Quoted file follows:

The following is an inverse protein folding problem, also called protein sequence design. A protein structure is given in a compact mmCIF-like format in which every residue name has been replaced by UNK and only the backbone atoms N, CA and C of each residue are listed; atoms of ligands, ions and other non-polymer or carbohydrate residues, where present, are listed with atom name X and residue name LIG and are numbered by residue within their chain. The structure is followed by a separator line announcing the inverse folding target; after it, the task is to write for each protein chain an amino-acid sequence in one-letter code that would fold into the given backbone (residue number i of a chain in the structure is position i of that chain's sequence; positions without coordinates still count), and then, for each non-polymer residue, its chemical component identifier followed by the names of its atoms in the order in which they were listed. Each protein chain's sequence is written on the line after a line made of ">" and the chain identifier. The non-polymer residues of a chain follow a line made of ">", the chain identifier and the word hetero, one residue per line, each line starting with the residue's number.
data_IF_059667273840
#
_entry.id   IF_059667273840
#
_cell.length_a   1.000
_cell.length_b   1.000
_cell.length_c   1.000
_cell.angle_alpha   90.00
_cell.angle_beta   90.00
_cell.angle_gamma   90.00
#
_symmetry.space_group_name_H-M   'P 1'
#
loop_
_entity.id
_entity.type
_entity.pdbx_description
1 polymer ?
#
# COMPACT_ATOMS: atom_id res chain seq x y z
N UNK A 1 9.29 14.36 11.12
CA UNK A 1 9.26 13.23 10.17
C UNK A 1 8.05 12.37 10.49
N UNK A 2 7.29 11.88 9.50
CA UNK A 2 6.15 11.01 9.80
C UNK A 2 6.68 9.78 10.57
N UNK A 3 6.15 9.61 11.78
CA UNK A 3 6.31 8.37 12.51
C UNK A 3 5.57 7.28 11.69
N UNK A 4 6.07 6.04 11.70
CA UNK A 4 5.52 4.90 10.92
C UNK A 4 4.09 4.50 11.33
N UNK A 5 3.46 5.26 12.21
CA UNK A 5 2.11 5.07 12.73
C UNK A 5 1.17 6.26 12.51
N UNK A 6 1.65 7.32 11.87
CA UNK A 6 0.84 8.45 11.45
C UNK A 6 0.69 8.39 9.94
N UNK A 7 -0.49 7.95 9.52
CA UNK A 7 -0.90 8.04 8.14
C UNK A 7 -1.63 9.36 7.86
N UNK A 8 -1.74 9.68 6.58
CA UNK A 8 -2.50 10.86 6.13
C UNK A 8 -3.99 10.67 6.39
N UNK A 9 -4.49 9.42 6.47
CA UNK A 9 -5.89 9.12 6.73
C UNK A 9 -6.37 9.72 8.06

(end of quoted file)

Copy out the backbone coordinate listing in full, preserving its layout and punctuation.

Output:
The following is an inverse protein folding problem, also called protein sequence design. A protein structure is given in a compact mmCIF-like format in which every residue name has been replaced by UNK and only the backbone atoms N, CA and C of each residue are listed; atoms of ligands, ions and other non-polymer or carbohydrate residues, where present, are listed with atom name X and residue name LIG and are numbered by residue within their chain. The structure is followed by a separator line announcing the inverse folding target; after it, the task is to write for each protein chain an amino-acid sequence in one-letter code that would fold into the given backbone (residue number i of a chain in the structure is position i of that chain's sequence; positions without coordinates still count), and then, for each non-polymer residue, its chemical component identifier followed by the names of its atoms in the order in which they were listed. Each protein chain's sequence is written on the line after a line made of ">" and the chain identifier. The non-polymer residues of a chain follow a line made of ">", the chain identifier and the word hetero, one residue per line, each line starting with the residue's number.
data_IF_059667273840
#
_entry.id   IF_059667273840
#
_cell.length_a   1.000
_cell.length_b   1.000
_cell.length_c   1.000
_cell.angle_alpha   90.00
_cell.angle_beta   90.00
_cell.angle_gamma   90.00
#
_symmetry.space_group_name_H-M   'P 1'
#
loop_
_entity.id
_entity.type
_entity.pdbx_description
1 polymer ?
#
# COMPACT_ATOMS: atom_id res chain seq x y z
N UNK A 1 9.29 14.36 11.12
CA UNK A 1 9.26 13.23 10.17
C UNK A 1 8.05 12.37 10.49
N UNK A 2 7.29 11.88 9.50
CA UNK A 2 6.15 11.01 9.80
C UNK A 2 6.68 9.78 10.57
N UNK A 3 6.15 9.61 11.78
CA UNK A 3 6.31 8.37 12.51
C UNK A 3 5.57 7.28 11.69
N UNK A 4 6.07 6.04 11.70
CA UNK A 4 5.52 4.90 10.92
C UNK A 4 4.09 4.50 11.33
N UNK A 5 3.46 5.26 12.21
CA UNK A 5 2.11 5.07 12.73
C UNK A 5 1.17 6.26 12.51
N UNK A 6 1.65 7.32 11.87
CA UNK A 6 0.84 8.45 11.45
C UNK A 6 0.69 8.39 9.94
N UNK A 7 -0.49 7.95 9.52
CA UNK A 7 -0.90 8.04 8.14
C UNK A 7 -1.63 9.36 7.86
N UNK A 8 -1.74 9.68 6.58
CA UNK A 8 -2.50 10.86 6.13
C UNK A 8 -3.99 10.67 6.39
N UNK A 9 -4.49 9.42 6.47
CA UNK A 9 -5.89 9.12 6.73
C UNK A 9 -6.37 9.72 8.06